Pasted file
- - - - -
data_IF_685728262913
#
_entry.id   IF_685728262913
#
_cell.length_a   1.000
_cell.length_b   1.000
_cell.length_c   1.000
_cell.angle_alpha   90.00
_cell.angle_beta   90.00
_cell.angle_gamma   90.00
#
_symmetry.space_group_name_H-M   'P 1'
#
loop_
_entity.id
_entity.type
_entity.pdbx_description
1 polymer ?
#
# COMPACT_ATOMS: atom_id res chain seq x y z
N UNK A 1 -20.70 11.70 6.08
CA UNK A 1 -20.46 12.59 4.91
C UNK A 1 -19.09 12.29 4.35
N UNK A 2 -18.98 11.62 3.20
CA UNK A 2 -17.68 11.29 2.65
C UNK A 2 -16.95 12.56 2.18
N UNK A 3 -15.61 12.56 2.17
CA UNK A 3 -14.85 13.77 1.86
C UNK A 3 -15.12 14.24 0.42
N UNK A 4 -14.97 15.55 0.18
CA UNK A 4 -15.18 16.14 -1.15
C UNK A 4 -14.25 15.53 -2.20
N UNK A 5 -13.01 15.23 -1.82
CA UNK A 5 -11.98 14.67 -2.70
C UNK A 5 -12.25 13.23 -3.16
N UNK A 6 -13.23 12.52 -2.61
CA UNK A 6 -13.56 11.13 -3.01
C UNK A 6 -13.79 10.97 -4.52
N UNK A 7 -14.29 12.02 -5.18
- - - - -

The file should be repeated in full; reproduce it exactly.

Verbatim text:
data_IF_685728262913
#
_entry.id   IF_685728262913
#
_cell.length_a   1.000
_cell.length_b   1.000
_cell.length_c   1.000
_cell.angle_alpha   90.00
_cell.angle_beta   90.00
_cell.angle_gamma   90.00
#
_symmetry.space_group_name_H-M   'P 1'
#
loop_
_entity.id
_entity.type
_entity.pdbx_description
1 polymer ?
#
# COMPACT_ATOMS: atom_id res chain seq x y z
N UNK A 1 -20.70 11.70 6.08
CA UNK A 1 -20.46 12.59 4.91
C UNK A 1 -19.09 12.29 4.35
N UNK A 2 -18.98 11.62 3.20
CA UNK A 2 -17.68 11.29 2.65
C UNK A 2 -16.95 12.56 2.18
N UNK A 3 -15.61 12.56 2.17
CA UNK A 3 -14.85 13.77 1.86
C UNK A 3 -15.12 14.24 0.42
N UNK A 4 -14.97 15.55 0.18
CA UNK A 4 -15.18 16.14 -1.15
C UNK A 4 -14.25 15.53 -2.20
N UNK A 5 -13.01 15.23 -1.82
CA UNK A 5 -11.98 14.67 -2.70
C UNK A 5 -12.25 13.23 -3.16
N UNK A 6 -13.23 12.52 -2.61
CA UNK A 6 -13.56 11.13 -3.01
C UNK A 6 -13.79 10.97 -4.52
N UNK A 7 -14.29 12.02 -5.18